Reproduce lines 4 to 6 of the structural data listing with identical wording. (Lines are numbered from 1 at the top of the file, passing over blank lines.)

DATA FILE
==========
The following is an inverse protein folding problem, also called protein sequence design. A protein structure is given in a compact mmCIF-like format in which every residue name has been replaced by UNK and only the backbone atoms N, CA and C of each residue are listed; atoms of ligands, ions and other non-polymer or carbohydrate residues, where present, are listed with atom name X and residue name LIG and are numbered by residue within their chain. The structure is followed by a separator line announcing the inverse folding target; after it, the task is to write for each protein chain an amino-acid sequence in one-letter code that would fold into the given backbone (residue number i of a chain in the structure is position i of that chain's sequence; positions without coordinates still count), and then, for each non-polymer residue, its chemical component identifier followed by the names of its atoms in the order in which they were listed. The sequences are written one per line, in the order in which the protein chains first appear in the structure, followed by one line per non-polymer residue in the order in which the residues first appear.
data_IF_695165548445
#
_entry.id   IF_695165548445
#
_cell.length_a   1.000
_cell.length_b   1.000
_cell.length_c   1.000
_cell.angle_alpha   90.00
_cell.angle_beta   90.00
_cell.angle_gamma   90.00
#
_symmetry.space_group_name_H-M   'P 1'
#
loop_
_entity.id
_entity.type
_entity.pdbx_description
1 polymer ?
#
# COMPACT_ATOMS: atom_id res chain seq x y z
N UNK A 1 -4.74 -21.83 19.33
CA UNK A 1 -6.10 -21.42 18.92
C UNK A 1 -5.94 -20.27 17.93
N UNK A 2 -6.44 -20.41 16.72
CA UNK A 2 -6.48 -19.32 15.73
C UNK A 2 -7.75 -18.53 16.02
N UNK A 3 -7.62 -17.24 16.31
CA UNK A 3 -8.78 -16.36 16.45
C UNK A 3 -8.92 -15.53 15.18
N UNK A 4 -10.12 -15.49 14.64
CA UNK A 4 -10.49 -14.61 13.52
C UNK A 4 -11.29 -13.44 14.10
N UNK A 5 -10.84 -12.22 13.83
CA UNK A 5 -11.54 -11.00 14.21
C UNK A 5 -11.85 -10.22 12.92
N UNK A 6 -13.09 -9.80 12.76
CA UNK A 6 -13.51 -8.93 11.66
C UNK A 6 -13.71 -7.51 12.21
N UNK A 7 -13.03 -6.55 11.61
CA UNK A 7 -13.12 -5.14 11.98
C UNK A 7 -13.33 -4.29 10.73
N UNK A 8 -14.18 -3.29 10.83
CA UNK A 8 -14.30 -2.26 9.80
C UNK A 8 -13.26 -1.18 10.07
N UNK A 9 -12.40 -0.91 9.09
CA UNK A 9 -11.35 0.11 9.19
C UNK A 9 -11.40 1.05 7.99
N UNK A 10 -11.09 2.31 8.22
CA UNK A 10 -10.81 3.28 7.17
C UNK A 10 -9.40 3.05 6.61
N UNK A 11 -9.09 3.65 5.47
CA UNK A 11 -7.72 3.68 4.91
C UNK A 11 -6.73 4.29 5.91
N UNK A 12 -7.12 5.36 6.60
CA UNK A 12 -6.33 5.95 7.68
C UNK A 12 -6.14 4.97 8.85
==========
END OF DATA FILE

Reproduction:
_entry.id   IF_695165548445
#
_cell.length_a   1.000